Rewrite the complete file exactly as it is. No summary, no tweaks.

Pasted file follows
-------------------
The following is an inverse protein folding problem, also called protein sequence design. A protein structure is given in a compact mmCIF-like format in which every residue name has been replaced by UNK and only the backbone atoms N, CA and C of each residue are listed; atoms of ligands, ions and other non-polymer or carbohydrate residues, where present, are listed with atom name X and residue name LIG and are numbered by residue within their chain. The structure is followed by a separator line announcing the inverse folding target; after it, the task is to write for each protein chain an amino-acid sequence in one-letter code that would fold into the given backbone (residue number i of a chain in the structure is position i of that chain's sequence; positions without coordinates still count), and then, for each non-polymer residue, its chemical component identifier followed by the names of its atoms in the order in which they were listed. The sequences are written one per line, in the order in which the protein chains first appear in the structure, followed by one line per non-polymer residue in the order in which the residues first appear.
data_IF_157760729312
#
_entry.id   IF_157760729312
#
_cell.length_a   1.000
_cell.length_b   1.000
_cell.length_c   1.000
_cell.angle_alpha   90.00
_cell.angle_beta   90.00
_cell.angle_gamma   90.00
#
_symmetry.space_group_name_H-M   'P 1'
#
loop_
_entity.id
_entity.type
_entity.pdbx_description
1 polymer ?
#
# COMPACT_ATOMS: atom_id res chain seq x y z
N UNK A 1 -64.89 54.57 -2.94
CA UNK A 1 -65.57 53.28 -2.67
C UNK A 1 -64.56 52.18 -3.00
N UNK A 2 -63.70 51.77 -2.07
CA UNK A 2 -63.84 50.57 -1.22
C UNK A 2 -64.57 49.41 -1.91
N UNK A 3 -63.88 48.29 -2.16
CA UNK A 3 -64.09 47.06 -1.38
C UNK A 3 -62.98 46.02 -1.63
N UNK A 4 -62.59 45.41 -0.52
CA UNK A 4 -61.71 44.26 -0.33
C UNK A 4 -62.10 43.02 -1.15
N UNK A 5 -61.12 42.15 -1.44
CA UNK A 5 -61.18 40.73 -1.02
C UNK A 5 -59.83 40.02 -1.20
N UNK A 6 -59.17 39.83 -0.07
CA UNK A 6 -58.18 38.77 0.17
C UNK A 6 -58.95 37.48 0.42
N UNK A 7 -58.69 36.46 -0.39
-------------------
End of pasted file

The following is an inverse protein folding problem, also called protein sequence design. A protein structure is given in a compact mmCIF-like format in which every residue name has been replaced by UNK and only the backbone atoms N, CA and C of each residue are listed; atoms of ligands, ions and other non-polymer or carbohydrate residues, where present, are listed with atom name X and residue name LIG and are numbered by residue within their chain. The structure is followed by a separator line announcing the inverse folding target; after it, the task is to write for each protein chain an amino-acid sequence in one-letter code that would fold into the given backbone (residue number i of a chain in the structure is position i of that chain's sequence; positions without coordinates still count), and then, for each non-polymer residue, its chemical component identifier followed by the names of its atoms in the order in which they were listed. The sequences are written one per line, in the order in which the protein chains first appear in the structure, followed by one line per non-polymer residue in the order in which the residues first appear.
data_IF_157760729312
#
_entry.id   IF_157760729312
#
_cell.length_a   1.000
_cell.length_b   1.000
_cell.length_c   1.000
_cell.angle_alpha   90.00
_cell.angle_beta   90.00
_cell.angle_gamma   90.00
#
_symmetry.space_group_name_H-M   'P 1'
#
loop_
_entity.id
_entity.type
_entity.pdbx_description
1 polymer ?
#
# COMPACT_ATOMS: atom_id res chain seq x y z
N UNK A 1 -64.89 54.57 -2.94
CA UNK A 1 -65.57 53.28 -2.67
C UNK A 1 -64.56 52.18 -3.00
N UNK A 2 -63.70 51.77 -2.07
CA UNK A 2 -63.84 50.57 -1.22
C UNK A 2 -64.57 49.41 -1.91
N UNK A 3 -63.88 48.29 -2.16
CA UNK A 3 -64.09 47.06 -1.38
C UNK A 3 -62.98 46.02 -1.63
N UNK A 4 -62.59 45.41 -0.52
CA UNK A 4 -61.71 44.26 -0.33
C UNK A 4 -62.10 43.02 -1.15
N UNK A 5 -61.12 42.15 -1.44
CA UNK A 5 -61.18 40.73 -1.02
C UNK A 5 -59.83 40.02 -1.20
N UNK A 6 -59.17 39.83 -0.07
CA UNK A 6 -58.18 38.77 0.17
C UNK A 6 -58.95 37.48 0.42
N UNK A 7 -58.69 36.46 -0.39